Antipodemia

Antipodemia

Whatever happened to the pivot?

EPA/Diego Azubel

John Kerry, America’s peripatetic Secretary of State, is on his fifth trip to East Asia since his appointment in early 2013. At one level, this looks like an unambiguous indicator of the United States’ commitment to the region and evidence of the so-called pivot to Asia in action.

This is not how many of the region’s leaders see it, however. On the contrary, one of the primary goals of the current trip is to reassure increasingly nervous allies that the US is determined to remain a Pacific power with all that that implies for friend and prospective foe alike. For all the talk about rebalancing American forces and establishing a greater presence in the region, many feel that the US has been preoccupied with other more pressing issues elsewhere.

There are two main reasons why many of the region’s leaders have doubts about the pivot in particular and America’s long-term presence in the region. On the one hand, Kerry has spent even more time in the Middle East. Events have conspired to make it difficult for the US to extricate itself from a region with which it remains inextricably bound-up.

Kerry’s efforts to bring about a reconciliation between Israel and the Palestinians may strike some as a fool’s errand, but it is a reminder of the region’s external and internal political importance for the US.

Such perennial American priorities mean that relations with Asia have been relatively neglected – or that’s the perception of many in the region, at least. And yet recent events have demonstrated that the world’s only global power does not have the luxury of dealing with one problem or region at a time.

The pivot to Asia was originally a response to the rise of China and its growing influence in East Asia; China’s recent actions have provided a reminder of just how tangible and immediate its challenge is likely to be.

China’s economic weight and growing strategic capability mean that for the first time since the dissolution of the Soviet Union, the US faces the prospect of having to deal with a genuine peer competitor. Indeed, the challenge posed by China is likely to prove even more consequential because its economic importance is already far more significant than anything we have seen before, a reality that will be reinforced when it becomes the largest economy in the world in the very near future.

China’s economic presence and potential add an additional layer of complexity to US policy toward the region. While Assistant Secretary of State Danny Russell may have chided China about its recently proclaimed air defense zone and its potential for destabilising already fraught regional relations, it is not obvious what the US can actually do about it.

Confrontation is clearly in nobody’s interest and would wreck the global economy in the process. But the US is also constrained by its ever-growing reliance on China to buy its debt. As Hillary Clinton famously observed, ‘how do you argue with your banker’?

American policy is further constrained by the actions of some its most important regional allies. Not only is the always brittle relationship between Japan and South Korea currently testing new diplomatic lows, but Japan has become an increasingly provocative and unpredictable player in a high-stakes regional struggle that threatens to end in actual conflict.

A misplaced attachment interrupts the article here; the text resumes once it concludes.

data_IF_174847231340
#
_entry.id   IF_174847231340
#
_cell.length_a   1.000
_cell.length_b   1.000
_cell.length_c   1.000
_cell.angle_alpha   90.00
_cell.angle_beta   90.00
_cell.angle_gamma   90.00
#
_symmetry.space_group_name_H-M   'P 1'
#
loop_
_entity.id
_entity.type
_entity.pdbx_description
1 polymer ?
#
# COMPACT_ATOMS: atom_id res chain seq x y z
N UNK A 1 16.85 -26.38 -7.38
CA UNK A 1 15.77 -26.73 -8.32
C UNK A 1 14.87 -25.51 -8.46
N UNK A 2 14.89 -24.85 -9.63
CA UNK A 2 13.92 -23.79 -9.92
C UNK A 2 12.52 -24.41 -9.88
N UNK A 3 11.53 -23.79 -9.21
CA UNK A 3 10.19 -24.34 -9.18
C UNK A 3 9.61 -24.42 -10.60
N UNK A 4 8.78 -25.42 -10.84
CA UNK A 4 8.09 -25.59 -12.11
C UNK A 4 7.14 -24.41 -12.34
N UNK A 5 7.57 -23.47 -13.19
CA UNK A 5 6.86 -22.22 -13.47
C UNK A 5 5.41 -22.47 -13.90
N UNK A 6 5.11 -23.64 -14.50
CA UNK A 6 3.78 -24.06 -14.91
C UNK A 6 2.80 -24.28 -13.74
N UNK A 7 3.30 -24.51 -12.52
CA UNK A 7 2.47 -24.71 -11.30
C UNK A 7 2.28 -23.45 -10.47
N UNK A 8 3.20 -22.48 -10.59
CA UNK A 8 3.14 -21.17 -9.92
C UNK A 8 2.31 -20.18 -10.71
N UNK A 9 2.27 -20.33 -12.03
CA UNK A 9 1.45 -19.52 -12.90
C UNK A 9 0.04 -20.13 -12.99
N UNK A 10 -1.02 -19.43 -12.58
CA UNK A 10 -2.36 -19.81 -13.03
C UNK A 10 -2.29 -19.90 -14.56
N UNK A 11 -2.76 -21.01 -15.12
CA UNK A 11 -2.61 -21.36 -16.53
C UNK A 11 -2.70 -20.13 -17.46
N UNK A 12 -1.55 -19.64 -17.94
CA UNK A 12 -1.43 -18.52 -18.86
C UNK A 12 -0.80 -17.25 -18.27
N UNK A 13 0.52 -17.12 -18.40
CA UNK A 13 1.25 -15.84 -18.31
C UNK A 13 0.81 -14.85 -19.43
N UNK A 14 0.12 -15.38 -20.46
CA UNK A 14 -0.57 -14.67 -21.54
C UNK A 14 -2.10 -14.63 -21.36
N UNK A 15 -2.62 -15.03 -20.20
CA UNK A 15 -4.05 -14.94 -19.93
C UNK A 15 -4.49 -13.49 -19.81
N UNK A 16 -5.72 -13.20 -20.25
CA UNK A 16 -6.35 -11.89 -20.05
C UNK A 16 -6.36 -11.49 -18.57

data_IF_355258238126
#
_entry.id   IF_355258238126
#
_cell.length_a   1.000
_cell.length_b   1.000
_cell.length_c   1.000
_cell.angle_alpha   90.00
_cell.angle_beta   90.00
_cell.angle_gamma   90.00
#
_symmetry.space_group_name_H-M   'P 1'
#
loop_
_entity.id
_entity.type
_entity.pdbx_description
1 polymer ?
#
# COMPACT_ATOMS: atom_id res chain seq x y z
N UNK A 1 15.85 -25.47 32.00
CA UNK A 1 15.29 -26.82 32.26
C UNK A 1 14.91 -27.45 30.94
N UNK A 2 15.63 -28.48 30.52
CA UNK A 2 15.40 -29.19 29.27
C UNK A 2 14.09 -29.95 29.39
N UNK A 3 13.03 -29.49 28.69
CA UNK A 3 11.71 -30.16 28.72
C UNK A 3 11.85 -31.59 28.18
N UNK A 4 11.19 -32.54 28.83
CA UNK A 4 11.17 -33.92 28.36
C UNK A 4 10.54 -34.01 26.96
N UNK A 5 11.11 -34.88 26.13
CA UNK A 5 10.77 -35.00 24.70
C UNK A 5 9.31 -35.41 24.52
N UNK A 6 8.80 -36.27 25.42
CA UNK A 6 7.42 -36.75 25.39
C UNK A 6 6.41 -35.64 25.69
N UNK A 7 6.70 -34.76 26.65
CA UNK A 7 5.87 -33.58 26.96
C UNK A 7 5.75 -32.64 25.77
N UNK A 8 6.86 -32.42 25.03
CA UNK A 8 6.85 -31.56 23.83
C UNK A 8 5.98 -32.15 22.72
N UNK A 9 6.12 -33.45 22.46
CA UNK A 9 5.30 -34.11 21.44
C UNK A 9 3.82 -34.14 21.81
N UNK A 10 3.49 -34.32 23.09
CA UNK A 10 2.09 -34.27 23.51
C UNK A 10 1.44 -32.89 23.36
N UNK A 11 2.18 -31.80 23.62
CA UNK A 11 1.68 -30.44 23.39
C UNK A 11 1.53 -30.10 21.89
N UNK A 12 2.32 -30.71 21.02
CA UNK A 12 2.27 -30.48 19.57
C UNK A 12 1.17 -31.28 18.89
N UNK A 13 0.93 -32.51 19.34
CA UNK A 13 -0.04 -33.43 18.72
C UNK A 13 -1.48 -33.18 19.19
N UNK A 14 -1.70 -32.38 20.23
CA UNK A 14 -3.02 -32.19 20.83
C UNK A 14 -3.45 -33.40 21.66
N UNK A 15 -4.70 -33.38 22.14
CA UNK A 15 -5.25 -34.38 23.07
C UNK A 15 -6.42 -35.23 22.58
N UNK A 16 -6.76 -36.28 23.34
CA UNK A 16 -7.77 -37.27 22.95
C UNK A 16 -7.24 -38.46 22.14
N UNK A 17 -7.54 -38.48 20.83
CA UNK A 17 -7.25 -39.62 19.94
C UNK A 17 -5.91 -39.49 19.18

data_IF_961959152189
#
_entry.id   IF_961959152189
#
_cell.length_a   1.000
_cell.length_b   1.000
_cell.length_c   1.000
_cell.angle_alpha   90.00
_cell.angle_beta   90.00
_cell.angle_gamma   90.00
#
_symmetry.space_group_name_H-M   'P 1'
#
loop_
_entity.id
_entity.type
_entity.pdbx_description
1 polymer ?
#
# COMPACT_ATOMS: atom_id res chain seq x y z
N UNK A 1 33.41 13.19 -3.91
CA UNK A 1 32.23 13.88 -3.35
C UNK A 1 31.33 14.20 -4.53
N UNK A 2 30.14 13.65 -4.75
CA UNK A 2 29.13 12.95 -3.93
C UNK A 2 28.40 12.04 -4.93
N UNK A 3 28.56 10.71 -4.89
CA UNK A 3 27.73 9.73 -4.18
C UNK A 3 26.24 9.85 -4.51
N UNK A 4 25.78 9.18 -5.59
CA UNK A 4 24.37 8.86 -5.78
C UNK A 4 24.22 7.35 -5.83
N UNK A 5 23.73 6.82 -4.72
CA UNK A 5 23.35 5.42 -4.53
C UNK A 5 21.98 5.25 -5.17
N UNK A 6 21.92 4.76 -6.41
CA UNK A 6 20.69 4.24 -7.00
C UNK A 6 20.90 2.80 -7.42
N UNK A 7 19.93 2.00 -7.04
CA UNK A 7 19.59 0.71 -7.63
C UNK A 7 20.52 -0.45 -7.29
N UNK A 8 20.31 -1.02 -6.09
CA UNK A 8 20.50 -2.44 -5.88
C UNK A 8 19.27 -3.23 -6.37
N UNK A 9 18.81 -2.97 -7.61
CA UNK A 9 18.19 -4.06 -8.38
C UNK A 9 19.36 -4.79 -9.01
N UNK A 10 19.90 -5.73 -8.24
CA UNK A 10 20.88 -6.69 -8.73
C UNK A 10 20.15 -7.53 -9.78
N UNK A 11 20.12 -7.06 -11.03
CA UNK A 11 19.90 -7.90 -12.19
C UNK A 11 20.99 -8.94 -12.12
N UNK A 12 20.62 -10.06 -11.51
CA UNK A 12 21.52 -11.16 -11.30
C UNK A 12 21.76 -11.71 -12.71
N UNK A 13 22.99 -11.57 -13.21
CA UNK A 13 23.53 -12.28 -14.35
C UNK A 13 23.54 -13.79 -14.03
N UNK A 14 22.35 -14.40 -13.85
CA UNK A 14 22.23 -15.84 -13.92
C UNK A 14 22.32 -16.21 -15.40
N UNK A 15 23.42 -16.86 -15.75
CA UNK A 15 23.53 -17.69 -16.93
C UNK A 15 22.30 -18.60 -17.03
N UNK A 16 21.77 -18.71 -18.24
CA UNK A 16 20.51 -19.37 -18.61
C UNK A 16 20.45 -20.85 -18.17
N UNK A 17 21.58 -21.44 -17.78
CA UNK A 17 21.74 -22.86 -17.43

Some of Japan’s nationalist prime minister Shinzo Abe’s recent actions, such as visiting the notorious Yasukuni shrine, seem designed to inflame already combustible regional passions.

One country can, of course, be relied on to play the role of dependable—even taken for granted—ally. The decision to host American troops on a permanent basis in Darwin is one of the few tangible expressions of the pivot. While the strategic impact of this decision may have been minimal, it’s symbolism was immense and duly noted in China.

Australian policymakers have effectively locked themselves into a grand strategy that will ultimately be determined in Washington, not Canberra. The dangers of such a policy can be seen in Australia’s pointless participation in the Iraq war and arguably in Afghanistan, too.

This is not, it should be noted, meant to denigrate or diminish the efforts of Australian forces in either conflict, but to question the wisdom of sending them there in the first place.

Eventually some new relationship will be arrived at between the US and China. Hopefully this will be a peaceful process, but however it is decided, it is fair to assume that for both of the principal protagonists, it will be decided by their national interests, not ours.

In this regard, there is a an instructive historical precedent regional policymakers might like to consider. When Richard Nixon and Henry Kissenger engineered a rapprochement with China in the early 1970s, they did so in complete secrecy and without consulting or informing any of their closest and most important allies.

While Sino-American relations may be a good deal more transparent and institutionalised these days, there is no reason to suppose that the interests of other countries are uppermost in the minds of Chinese or American policymakers when they get together.

In such circumstances, recognising the limited influence that lesser powers have is important. Rather than siding with one side in what looks like an inevitable effort to contain the other, therefore, other regional powers might want to collectively urge both sides to multilateralise strategic issues generally and territorial disputes in particular.

Getting both China and the US to sign up to the United Nations Convention on the Law of the Sea might be a good place to start.

Found this article useful? A tax-deductible gift of $30/month helps deliver knowledge-based, ethical journalism.